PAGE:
Gilbert sets bench trial in slip, fall suit against Steak N' Shake

By Takesha Thomas | Mar 21, 2019

BENTON -- U.S. District Judge J. Phil Gilbert scheduled a bench trial in a woman's case alleging she fell inside a Steak N' Shake restaurant and suffered a broken hip. 

On March 12, Gilbert denied a motion for summary judgment filed by Steak N' Shake Enterprises in the U.S. District Court for the Southern District of Illinois in a 2017 negligence case. The matter involving now-deceased Marilyn Mitchell and special administrator Michael Mitchell has been scheduled for a May 20 bench trial. 

Gilbert concluded that Steak N' Shake failed to “show that there is no genuine dispute as to any material fact." 

He added that while reviewing the material facts, "the court must construe the evidence in the light most favorable to the non-moving party, here, Mitchell, and draw all reasonable inferences her favor."

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In April 2017, Marilyn Mitchell filed suit against the restaurant, alleging she suffered physical injuries, pain and medical expenses as a result of Steak N' Shake's "failure to provide proper maintenance of the premises to avoid any accident." 

Additionally, she alleged the restaurant "failed to warn patrons of the dangerous condition and failed to put warning signs surrounding the wet condition." 

According to the complaint, after dining at a Steak N' Shake restaurant in April 2015, Mitchell fell on the floor as she was attempting to leave. She allegedly broke her hip as a result of the fall. The suit states that security footage from the restaurant shows employees mopping the floor in the area where Mitchell was sitting, near the cash register area and near the front door of the restaurant. 

In all cases, the suit alleges, employees put out yellow-caution signs indicating that the area was wet.

A store manager then processed Mitchell's receipt before allowing her to go up to the register, the suit states.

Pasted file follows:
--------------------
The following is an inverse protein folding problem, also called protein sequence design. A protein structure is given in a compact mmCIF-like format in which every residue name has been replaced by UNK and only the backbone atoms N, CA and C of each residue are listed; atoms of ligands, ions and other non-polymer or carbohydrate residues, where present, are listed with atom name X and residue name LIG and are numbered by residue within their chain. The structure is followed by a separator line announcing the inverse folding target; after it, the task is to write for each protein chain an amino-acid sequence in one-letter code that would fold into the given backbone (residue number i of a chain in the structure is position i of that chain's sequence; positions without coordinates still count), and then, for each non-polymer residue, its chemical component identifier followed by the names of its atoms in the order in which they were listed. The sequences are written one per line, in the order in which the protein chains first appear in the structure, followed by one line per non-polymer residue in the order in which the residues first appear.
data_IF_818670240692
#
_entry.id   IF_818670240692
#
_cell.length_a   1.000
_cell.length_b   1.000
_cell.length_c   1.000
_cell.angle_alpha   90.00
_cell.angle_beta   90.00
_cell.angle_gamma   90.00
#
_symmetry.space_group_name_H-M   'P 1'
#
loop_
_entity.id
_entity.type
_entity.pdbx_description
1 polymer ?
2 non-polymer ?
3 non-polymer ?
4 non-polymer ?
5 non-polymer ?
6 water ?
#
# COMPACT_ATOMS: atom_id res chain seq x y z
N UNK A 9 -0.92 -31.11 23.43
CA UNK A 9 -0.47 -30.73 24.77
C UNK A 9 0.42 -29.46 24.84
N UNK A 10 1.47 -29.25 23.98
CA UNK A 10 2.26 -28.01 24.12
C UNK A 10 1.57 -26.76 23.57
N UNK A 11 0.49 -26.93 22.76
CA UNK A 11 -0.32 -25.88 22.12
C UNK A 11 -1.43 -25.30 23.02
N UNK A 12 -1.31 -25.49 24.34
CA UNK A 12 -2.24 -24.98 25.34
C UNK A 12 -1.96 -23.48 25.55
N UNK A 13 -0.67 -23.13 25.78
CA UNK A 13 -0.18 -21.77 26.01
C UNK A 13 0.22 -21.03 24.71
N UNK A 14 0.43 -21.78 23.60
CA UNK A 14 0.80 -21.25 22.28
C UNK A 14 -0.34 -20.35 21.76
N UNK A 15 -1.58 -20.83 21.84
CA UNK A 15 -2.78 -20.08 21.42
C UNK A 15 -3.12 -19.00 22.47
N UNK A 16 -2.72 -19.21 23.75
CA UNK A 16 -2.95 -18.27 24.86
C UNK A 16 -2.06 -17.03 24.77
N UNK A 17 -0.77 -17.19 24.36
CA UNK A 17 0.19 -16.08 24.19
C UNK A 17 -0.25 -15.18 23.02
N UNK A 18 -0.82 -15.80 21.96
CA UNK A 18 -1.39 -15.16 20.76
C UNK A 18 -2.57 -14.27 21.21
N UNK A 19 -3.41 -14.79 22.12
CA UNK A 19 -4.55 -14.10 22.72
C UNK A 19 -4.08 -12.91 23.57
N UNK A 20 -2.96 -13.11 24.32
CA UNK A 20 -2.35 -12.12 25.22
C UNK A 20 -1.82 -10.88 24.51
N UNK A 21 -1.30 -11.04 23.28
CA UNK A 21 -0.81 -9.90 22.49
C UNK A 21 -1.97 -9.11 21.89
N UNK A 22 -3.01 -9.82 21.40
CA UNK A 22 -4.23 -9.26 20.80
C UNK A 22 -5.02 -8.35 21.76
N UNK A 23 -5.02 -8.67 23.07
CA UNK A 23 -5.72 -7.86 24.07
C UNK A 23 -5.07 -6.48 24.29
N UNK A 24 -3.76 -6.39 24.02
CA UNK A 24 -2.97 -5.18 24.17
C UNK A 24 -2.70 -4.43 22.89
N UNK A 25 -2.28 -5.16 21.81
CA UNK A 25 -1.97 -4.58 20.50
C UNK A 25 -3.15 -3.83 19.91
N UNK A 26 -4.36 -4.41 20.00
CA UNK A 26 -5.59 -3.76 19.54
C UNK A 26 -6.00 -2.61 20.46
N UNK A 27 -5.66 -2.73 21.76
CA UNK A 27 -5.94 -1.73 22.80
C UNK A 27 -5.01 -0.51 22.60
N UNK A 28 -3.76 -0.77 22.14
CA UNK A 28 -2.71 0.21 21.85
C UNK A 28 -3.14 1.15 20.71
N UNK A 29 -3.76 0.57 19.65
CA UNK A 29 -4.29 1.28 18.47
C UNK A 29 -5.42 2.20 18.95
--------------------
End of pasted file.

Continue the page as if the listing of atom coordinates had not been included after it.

However, "Mitchell stood up and slowly walked to the front door of the establishment—directly through the area that had recently been mopped—and suddenly slipped backward, breaking her hip," the suit states.

Attorneys for Steak N' Shake argued that the restaurant is not liable for Mitchell's injury, "because the recently mopped floors posed a known or obvious danger—specifically because Mitchell received warnings about the wet floors both from the yellow signs as well as alleged verbal warnings from employees."

Gilbert concluded that "although Steak N' Shake warned Mitchell of the recently mopped floors through the placement of the yellow signs, the video footage makes clear that Steak N' Shake should have expected that Mitchell would walk across that area anyway." 

"The general manager certainly knew Mitchell was about to stand up and leave, considering she admitted at her deposition that she took Mitchell’s payment up to the register for her because she did not want Mitchell to 'undertake the risk of walking from where she was sitting to where the cashier was,'" Gilbert added. "But after the transaction was completed, the manager then watched Mitchell stand up and across the recently mopped area in front of the front door anyway—which any customer would have to walk through in order to leave the building."

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